A breathtaking, labyrinthine epic, Troubled Blood is the fifth Strike and Robin novel and the most gripping and satisfying yet. Private Detective Cormoran Strike is visiting his family in Cornwall when he is approached by a woman asking for help finding her mother, Margot Bamborough – who went missing in mysterious circumstances in 1974. Strike has never tackled a cold case before, let alone one forty years old. But despite the slim chance of success, he is intrigued and takes it on; adding to the long list of cases that he and his partner in the agency, Robin Ellacott, are currently working on. And Robin herself is also juggling a messy divorce and unwanted male attention, as well as battling her own feelings about Strike. As Strike and Robin investigate Margot’s disappearance, they come up against a fiendishly complex case with leads that include tarot cards, a psychopathic serial killer and witnesses who cannot all be trusted. And they learn that even cases decades old can prove to be deadly . . .
As a fantasy author, (as we all know), J.K. Rowling had larger than life success with the Harry Potter series. When she decided to fulfill her dream of writing a "whodunit" (as she called it), she decided to use a male pseudonym, thus the author, Robert Galbraith was created. The name was born from her hero, Robert F. Kennedy, and a childhood favorite name of Ella Galbraith. She does not know why that name was so fascinating, but it always was. So, Robert Galbraith it was.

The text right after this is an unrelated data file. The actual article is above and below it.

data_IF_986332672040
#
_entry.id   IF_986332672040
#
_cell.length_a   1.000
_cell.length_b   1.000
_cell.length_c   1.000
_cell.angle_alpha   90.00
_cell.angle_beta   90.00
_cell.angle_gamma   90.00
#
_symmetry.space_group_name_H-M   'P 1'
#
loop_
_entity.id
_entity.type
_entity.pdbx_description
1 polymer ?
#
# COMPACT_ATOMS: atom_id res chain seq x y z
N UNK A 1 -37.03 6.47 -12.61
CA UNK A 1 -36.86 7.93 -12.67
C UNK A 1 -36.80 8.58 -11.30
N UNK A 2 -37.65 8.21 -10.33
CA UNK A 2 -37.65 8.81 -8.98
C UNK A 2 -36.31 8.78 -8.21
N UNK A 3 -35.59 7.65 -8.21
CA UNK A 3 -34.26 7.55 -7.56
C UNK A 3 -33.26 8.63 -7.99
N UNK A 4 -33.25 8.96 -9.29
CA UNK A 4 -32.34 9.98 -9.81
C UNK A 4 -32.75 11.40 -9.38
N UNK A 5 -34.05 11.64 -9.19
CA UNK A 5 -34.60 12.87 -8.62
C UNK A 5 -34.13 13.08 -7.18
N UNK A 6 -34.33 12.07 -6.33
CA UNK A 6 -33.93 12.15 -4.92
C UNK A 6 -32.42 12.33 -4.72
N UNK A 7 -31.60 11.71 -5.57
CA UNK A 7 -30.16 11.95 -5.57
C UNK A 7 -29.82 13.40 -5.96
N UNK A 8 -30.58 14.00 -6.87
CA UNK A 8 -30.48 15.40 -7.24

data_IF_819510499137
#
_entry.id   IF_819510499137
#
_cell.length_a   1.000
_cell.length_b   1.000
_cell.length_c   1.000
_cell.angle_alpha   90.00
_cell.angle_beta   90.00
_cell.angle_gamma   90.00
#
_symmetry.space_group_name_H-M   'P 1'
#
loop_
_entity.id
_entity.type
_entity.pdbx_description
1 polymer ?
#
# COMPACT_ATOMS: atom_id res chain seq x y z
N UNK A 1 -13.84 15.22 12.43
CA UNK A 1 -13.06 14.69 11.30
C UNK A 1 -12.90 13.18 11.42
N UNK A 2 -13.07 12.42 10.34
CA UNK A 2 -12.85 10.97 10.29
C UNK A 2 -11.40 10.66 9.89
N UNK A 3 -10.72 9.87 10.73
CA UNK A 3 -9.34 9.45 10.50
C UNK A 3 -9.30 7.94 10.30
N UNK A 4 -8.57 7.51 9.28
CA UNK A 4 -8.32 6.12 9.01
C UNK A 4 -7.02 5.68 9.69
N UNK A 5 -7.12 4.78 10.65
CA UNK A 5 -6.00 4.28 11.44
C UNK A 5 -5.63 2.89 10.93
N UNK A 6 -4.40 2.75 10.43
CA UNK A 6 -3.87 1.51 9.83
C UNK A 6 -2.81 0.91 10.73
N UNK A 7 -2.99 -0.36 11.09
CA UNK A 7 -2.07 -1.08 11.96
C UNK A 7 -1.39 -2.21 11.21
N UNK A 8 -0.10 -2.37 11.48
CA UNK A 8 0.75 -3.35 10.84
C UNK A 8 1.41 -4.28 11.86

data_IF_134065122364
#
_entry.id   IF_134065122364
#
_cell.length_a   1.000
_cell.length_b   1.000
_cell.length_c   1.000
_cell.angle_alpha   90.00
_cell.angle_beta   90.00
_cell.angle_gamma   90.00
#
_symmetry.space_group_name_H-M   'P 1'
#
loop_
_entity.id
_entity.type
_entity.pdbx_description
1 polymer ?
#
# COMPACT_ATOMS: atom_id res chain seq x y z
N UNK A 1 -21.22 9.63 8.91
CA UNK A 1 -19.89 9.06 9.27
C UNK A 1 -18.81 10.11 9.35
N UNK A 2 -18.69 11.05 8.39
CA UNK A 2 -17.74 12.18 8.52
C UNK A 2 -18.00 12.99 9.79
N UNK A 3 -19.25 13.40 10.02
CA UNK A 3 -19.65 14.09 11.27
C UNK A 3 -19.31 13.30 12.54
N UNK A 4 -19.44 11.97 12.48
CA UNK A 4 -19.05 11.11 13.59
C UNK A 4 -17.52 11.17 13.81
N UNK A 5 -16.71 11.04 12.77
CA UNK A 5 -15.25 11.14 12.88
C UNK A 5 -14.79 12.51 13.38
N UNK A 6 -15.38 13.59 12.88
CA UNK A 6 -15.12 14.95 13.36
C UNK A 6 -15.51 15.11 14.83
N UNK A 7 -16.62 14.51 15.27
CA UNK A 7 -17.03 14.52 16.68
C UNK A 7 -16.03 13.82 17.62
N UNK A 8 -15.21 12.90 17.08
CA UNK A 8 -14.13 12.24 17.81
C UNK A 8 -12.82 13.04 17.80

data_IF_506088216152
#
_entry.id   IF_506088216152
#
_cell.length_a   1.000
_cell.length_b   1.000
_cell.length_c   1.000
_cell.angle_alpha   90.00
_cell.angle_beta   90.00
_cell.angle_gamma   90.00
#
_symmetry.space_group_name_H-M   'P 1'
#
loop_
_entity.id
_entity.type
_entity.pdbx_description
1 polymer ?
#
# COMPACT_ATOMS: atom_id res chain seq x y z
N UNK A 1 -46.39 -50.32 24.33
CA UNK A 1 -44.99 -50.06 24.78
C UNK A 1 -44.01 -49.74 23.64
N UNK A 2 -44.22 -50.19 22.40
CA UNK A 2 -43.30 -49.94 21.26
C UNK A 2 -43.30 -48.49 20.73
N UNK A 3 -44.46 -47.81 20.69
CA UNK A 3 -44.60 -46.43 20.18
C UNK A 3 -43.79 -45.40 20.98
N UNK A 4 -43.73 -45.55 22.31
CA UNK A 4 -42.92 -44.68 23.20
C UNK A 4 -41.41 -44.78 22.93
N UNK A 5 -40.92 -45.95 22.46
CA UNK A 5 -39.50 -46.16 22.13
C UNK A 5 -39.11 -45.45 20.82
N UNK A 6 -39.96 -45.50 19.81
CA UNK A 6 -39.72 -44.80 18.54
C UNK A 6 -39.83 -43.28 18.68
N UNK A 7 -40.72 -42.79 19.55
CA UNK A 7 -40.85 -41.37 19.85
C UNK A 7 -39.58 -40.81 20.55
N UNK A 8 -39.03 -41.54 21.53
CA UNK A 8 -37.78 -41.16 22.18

Galbraith wanted to go back to the beginning of a writing career, and wanted to receive honest, non-hyped feedback on her new genre. Now, she still writes as Robert to keep the distinction from her other writing.
Her ideas of writing a detective novel correlated with her work on Harry Potter and The Casual Vacancy. There should be clear rules, the detective should always explain the required information for the reader, but always be ahead of the game. Her detective had a military background which gave Galbraith many excuses to add intrigue to the novel, for example, no appearances in public or no photographs.
Galbraith says that she starts with a tiny idea of her character's personality, but ends up knowing much more about the character than ever ends up in the novel. She actually uses color-coded spreadsheets to keep track of where she is going at any given time. It was the same for the Harry Potter series. Her level of detailed planning is well documented for the Harry Potter novels. Galbraith is very disciplined with her schedule of writing, with a set working day.
One interesting, final point........she does not write the title page until the book is finished.
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